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The Beaver Dam Common Council approved a resolution supporting legislation to close the so-called “dark store” tax loophole.

The loophole, which cities across Wisconsin have been strongly organizing against, allows companies to have their properties assessed for taxes as if the properties were vacant. The issue is associated with big-box stores in the state working through the legal system to reduce their property tax bills.

John Somers, director of administration, said that locally Wal-Mart did receive a reduction in its taxes after approaching and working with the city.

City officials said they would expect more situations like that in the future.

“While it might be box stores right now, and that’s where we’ve seen it start to come in, it will, once there’s success, that will continue, and it will continue to snowball,” said Mayor Becky Glewen. “We know that from other communities already.”

The League of Wisconsin Municipalities has worked to get local governments to unite on the issue as a lobby. Several across the state have put referendums in front of voters to advise officials to close the loophole. The state legislature is likely the only remedy.

The resolution formally urges legislators and the governor to take action on the issue. The council voted 12-1 in favor of the resolution, with Kevin Burnett opposed. Council member Therese Henriksen was absent.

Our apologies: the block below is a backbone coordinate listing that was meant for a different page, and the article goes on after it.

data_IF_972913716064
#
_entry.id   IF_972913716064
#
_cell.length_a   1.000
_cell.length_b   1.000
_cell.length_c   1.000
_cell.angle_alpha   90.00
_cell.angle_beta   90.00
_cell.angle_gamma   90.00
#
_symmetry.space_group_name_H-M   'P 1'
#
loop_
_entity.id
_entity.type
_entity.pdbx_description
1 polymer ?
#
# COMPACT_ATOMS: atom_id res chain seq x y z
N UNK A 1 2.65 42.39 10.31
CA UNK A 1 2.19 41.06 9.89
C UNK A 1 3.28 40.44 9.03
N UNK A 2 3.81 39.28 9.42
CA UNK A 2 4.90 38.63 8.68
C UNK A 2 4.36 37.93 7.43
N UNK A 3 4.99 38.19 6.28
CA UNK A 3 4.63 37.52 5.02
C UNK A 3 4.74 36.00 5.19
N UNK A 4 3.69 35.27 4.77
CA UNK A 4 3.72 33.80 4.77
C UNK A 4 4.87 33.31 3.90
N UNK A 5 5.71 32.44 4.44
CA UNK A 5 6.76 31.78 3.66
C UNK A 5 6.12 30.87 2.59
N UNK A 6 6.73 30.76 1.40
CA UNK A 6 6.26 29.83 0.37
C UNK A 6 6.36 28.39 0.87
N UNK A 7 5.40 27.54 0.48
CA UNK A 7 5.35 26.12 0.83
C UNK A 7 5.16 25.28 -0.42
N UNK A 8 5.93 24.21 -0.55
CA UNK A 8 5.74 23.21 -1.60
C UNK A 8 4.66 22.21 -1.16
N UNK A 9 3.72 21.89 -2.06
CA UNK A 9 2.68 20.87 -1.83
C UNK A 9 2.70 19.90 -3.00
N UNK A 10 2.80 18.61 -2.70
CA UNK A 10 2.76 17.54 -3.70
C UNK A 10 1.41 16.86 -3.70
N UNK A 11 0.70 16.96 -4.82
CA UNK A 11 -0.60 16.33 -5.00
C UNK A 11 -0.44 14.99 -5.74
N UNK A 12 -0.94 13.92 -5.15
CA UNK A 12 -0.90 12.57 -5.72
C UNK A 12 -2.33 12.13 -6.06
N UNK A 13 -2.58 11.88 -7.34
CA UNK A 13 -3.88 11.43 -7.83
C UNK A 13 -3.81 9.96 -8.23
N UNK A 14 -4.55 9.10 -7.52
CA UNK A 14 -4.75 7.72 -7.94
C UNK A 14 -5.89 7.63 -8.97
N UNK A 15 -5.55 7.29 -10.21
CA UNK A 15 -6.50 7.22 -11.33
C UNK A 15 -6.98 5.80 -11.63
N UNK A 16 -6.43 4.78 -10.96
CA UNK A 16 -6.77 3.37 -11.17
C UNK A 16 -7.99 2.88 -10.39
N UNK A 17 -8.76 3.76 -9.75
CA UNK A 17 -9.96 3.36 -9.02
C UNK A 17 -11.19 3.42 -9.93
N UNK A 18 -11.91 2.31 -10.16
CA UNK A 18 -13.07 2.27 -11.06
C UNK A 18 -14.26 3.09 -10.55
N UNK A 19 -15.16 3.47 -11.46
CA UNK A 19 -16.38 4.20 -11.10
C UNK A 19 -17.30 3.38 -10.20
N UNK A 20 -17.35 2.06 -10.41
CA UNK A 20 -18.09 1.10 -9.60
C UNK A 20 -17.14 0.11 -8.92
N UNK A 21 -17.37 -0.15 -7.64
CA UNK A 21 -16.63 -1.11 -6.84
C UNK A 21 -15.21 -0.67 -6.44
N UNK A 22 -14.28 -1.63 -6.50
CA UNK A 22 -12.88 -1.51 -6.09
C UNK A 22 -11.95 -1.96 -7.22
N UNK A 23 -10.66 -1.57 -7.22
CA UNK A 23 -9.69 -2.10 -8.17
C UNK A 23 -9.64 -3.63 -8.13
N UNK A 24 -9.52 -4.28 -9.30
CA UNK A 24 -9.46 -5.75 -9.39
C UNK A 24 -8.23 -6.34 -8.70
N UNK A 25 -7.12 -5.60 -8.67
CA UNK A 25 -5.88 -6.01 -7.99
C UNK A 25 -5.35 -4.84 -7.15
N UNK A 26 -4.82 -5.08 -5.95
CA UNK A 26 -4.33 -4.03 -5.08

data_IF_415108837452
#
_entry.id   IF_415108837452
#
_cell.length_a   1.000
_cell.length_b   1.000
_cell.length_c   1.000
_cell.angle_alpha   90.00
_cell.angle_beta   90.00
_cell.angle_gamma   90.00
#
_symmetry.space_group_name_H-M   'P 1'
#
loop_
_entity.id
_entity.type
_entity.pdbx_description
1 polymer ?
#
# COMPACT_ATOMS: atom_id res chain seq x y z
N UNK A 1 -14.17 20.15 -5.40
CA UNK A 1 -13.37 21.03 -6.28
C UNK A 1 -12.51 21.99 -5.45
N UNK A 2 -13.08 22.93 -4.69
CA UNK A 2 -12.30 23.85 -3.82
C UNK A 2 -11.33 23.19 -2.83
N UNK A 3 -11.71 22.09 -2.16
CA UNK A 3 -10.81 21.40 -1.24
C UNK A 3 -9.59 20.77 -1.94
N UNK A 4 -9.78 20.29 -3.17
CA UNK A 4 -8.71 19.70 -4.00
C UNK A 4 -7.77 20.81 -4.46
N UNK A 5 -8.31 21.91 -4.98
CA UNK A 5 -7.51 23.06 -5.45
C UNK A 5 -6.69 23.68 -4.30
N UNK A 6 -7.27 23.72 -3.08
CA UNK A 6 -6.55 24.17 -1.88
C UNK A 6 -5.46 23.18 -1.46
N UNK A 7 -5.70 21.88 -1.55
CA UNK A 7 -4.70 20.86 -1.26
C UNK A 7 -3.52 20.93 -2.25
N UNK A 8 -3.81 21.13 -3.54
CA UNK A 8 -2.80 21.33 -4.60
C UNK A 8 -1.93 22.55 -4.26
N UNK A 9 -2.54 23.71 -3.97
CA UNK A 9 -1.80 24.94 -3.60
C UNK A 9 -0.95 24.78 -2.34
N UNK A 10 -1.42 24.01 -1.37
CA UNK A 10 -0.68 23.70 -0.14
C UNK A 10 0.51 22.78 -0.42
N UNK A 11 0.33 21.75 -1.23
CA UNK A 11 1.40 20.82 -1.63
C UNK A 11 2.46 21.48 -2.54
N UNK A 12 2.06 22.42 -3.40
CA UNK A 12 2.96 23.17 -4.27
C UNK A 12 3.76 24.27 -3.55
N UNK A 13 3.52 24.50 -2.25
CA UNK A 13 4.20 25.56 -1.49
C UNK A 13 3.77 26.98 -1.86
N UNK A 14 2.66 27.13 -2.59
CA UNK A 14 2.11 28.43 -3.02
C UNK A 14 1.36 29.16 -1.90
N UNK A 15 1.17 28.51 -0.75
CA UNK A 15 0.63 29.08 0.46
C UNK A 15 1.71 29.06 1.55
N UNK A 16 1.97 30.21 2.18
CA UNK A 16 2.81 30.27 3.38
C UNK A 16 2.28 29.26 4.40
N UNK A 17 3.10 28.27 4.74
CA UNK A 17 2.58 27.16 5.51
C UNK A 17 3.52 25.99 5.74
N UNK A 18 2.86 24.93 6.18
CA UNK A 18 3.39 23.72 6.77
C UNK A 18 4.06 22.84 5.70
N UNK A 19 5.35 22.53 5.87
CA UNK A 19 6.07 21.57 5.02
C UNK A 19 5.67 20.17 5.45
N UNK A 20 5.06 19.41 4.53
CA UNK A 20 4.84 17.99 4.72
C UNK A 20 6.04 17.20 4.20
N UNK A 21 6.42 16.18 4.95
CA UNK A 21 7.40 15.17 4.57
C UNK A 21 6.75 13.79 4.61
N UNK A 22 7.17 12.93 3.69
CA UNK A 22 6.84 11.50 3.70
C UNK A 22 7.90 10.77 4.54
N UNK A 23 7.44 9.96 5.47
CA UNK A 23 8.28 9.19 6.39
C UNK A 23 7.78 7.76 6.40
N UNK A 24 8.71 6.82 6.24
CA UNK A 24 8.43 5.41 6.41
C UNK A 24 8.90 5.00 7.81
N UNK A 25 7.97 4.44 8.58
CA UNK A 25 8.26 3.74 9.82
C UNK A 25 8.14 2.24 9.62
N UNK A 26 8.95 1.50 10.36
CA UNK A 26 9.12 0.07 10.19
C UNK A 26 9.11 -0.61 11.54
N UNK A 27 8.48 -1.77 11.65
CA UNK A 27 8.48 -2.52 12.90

“Don’t we sort of come off as being anti-business if we have a formal resolution for this?” Burnett said. “We could all be in favor of it. We know that it’s not fair, but do we need a formal resolution that’s going on the books saying ‘businesses beware’?”

Council member Kara Nelson said the resolution was about protecting local taxpayers.

“I think it’s not so much appearing to want to drive out big businesses like that,” she said. “It’s sending a message to our legislators that we don’t want to be victims and don’t want our taxpayers to be victims of a loophole that these corporations could be abusing. It’s a message that we want that loophole to close so that our taxpayers will not fall victim to that.”

Follow Chris Higgins on Twitter @chris_higgins_ or contact him at 920-356-6751 and